My Art of Solitude
Buddha did it. Jesus did it. (Even Superman had his Fortress of Solitude.) The act and art of solitude, the choice to be alone, to sit with one’s thoughts, feelings, mood, emotions, to check in with the self, is what I view to be an essential part of uncovering, discovery, and growing. It is a space to continually refine the relationship to self. This is what Yoga has become for me. One of the common misconceptions about Yoga, translated as union, is that it’s all about feeling good. Yes, there is that. And yet, the process of union requires commitment to being honest with the self. We are called to recognize who we are; to understand our needs, to put away old ways, and forge a path for new ones. When Jesus and Buddha decided to go into a place of solitude, they too were tempted, they recognized pain, they recognized suffering, and they both advocated for transformation. Thich Nhat Hanh, in the majority of his books, the phrase “transforming suffering” rises to the surface. Yes, it’s uncomfortable. Yes, it sometimes requires a process of grieving and of letting go. It is a recognizing what we are in control of and what we aren’t. Through this act of becoming comfortable with the genuine self; holding our feelings, emotions, mood, “lightly”, becomes a practice. This can only be done when one decides to grow compassionately with the self; with the human condition, the Divine Source and all through dedicated sadhana, or spiritual practice. At times, when I was younger, it was uncomfortable to sit by myself, with myself, surrounded by the forest and trees - just me. That has changed over the years as I have slowly incorporated more of that practice within my life. I have recognized a certain comfort and friendship with not only myself, but with God, the Divine Energy, as I have become more aware of who I am and what I feel. I recognize that I am in constant flux, surrendering and releasing to the movement, breath, and flow. Solitude is a natural ingredient in creating that personal relationship with self. I have found through my own experiences of solitude a more sophisticated relationship with mind: some thoughts I prefer, some I do not and yet, I hold it all because I understand that I am more than just one thing. So Hum “I am” all that is arising and so I play on. When I have chosen to place myself in a place of solitude many things have happened. I have recognized the incredible depth of the human experience; the human condition. How amazing that we witness each moment through complex layers of being: the mental body, the physical body, the emotional body, intuition and the bliss body. A singular experience touches each of these realms simultaneously. Notice how we can hold jealousy. We can hold anger. We can hold fear. And as we recognize these different things through observation, through meditation, through prayer, we create room for awareness to discern what acts will correspond or follow. I have experienced through various pranayama and meditation practices the observation of my own habits and patterns. I have observed where I hold onto suffering, and I have been awakened to the source of these places of pain, as well as the Source of the bliss body, compassion, love, the Divine. Buddha transformed. Jesus transformed. As humans, just like them, we too are able to transform. We are able to recognize that we have choices. When we accept who we really are: loving, kind, compassionate people, we are then able to recognize what is not us. For example: we are not anger; we are not jealousy. We may hold hurt, we may hold pain, and we can choose how much we want to hang onto suffering and why we might want to hang onto that suffering. Perhaps more ironically, one of the most important ingredients in embracing solitude, I believe, is to find a group of people that you trust. A Sangha or community in which you are able to lay reflections, grievances, struggles, feelings, joys, emotions. They become a safe place to present all of these things discovered in your practice of solitude. You may lay them at the feet of caring, loving, kind people who are on a similar path; the people whom you even feel comfortable just sitting with, walking with, and enjoying the human experience together. In solitude, and in the honest act of falling apart and coming back together, we really are coming back together. We are releasing. We are letting go. Many of the great teachers mention birth, death, and rebirth in the process of that transformation, surrender and change. Asana and meditation practices are designed in this modality to practice that process so that we will continually transform and grow. It is important to have a circle of support that honors and respects that process. As Thich Nhat Hanh penned, “the next Buddha is sangha" we wake up together.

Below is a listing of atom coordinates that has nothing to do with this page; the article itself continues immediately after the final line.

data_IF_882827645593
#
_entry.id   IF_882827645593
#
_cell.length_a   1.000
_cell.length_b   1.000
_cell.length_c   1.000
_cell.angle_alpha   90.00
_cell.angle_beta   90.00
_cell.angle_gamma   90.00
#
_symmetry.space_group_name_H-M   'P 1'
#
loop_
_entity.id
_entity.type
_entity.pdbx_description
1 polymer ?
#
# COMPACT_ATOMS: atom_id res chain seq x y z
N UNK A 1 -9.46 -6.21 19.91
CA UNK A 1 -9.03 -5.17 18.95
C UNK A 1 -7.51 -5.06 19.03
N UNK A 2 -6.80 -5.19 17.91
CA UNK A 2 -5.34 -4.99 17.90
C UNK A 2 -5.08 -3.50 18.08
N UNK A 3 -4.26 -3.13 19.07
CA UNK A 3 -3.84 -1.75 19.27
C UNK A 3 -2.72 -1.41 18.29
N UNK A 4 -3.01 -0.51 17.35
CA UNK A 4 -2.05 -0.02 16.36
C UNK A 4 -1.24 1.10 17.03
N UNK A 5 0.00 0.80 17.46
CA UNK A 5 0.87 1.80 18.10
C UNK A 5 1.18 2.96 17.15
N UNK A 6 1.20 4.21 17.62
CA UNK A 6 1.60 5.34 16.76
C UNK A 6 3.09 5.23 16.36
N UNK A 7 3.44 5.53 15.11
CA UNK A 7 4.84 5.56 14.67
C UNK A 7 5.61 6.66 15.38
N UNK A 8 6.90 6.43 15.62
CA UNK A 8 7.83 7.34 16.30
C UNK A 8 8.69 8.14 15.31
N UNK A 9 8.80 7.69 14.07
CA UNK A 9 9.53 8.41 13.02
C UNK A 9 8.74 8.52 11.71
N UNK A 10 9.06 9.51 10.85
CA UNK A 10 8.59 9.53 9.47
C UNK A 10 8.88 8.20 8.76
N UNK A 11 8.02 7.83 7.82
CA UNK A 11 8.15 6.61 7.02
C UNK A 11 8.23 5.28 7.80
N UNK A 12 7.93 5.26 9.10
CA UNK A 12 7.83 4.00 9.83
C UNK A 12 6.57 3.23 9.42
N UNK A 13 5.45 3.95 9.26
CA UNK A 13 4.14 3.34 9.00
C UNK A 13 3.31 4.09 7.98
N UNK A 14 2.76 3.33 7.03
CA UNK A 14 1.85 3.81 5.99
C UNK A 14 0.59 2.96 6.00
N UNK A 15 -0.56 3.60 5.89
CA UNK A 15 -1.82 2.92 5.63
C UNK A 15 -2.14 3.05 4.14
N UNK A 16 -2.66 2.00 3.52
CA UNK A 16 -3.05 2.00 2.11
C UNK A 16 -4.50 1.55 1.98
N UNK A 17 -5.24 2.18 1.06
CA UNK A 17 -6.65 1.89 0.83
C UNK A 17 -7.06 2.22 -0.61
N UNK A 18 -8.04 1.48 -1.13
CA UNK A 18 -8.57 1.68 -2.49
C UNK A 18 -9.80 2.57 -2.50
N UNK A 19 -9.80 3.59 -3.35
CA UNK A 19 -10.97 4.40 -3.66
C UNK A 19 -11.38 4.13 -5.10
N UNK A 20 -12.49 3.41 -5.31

Sangha member Heidi Nehring is an experienced educator and Life Coach. She is currently completing her 200-hour Yoga Teacher Training Certification with Meg Lucks and Sarah Filzen, hosted by Healium Yoga MKE.